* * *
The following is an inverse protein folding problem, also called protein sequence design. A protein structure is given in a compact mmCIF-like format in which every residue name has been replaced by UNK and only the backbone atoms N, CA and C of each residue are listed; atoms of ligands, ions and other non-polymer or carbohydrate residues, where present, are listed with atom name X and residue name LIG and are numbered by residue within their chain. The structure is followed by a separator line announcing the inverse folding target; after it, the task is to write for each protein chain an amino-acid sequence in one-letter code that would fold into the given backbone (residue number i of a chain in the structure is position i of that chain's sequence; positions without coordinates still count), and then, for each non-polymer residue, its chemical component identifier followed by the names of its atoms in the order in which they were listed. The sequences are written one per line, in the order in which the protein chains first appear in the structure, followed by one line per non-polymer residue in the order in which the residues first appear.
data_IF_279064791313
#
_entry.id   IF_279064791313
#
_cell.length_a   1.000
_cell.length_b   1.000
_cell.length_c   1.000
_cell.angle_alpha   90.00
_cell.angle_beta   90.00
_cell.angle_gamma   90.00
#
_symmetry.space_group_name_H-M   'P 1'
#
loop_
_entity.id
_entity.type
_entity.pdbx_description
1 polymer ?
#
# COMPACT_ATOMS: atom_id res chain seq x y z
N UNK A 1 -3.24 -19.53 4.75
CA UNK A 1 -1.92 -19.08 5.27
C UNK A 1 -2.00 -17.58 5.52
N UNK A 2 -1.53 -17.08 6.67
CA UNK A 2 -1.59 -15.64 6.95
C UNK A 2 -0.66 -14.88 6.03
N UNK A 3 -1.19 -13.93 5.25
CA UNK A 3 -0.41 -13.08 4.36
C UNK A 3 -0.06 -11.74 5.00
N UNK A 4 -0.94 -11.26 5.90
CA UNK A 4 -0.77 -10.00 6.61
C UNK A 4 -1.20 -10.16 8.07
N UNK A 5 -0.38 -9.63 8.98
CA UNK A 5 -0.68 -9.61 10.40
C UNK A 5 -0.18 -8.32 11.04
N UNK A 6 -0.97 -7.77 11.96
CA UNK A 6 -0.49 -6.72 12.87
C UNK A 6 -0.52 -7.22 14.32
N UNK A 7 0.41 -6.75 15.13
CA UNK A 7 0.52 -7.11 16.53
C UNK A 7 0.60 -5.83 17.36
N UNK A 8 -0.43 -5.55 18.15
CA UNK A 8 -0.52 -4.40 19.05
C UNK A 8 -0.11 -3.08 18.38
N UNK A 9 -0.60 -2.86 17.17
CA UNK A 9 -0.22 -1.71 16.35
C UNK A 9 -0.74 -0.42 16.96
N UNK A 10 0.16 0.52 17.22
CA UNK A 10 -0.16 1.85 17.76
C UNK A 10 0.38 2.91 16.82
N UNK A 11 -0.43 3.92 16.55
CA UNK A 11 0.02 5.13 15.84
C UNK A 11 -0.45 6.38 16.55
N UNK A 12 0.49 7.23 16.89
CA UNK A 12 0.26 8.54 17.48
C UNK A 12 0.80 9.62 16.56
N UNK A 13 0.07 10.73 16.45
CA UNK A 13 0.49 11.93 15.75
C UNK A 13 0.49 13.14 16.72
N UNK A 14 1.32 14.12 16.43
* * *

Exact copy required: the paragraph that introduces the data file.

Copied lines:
The following is an inverse protein folding problem, also called protein sequence design. A protein structure is given in a compact mmCIF-like format in which every residue name has been replaced by UNK and only the backbone atoms N, CA and C of each residue are listed; atoms of ligands, ions and other non-polymer or carbohydrate residues, where present, are listed with atom name X and residue name LIG and are numbered by residue within their chain. The structure is followed by a separator line announcing the inverse folding target; after it, the task is to write for each protein chain an amino-acid sequence in one-letter code that would fold into the given backbone (residue number i of a chain in the structure is position i of that chain's sequence; positions without coordinates still count), and then, for each non-polymer residue, its chemical component identifier followed by the names of its atoms in the order in which they were listed. The sequences are written one per line, in the order in which the protein chains first appear in the structure, followed by one line per non-polymer residue in the order in which the residues first appear.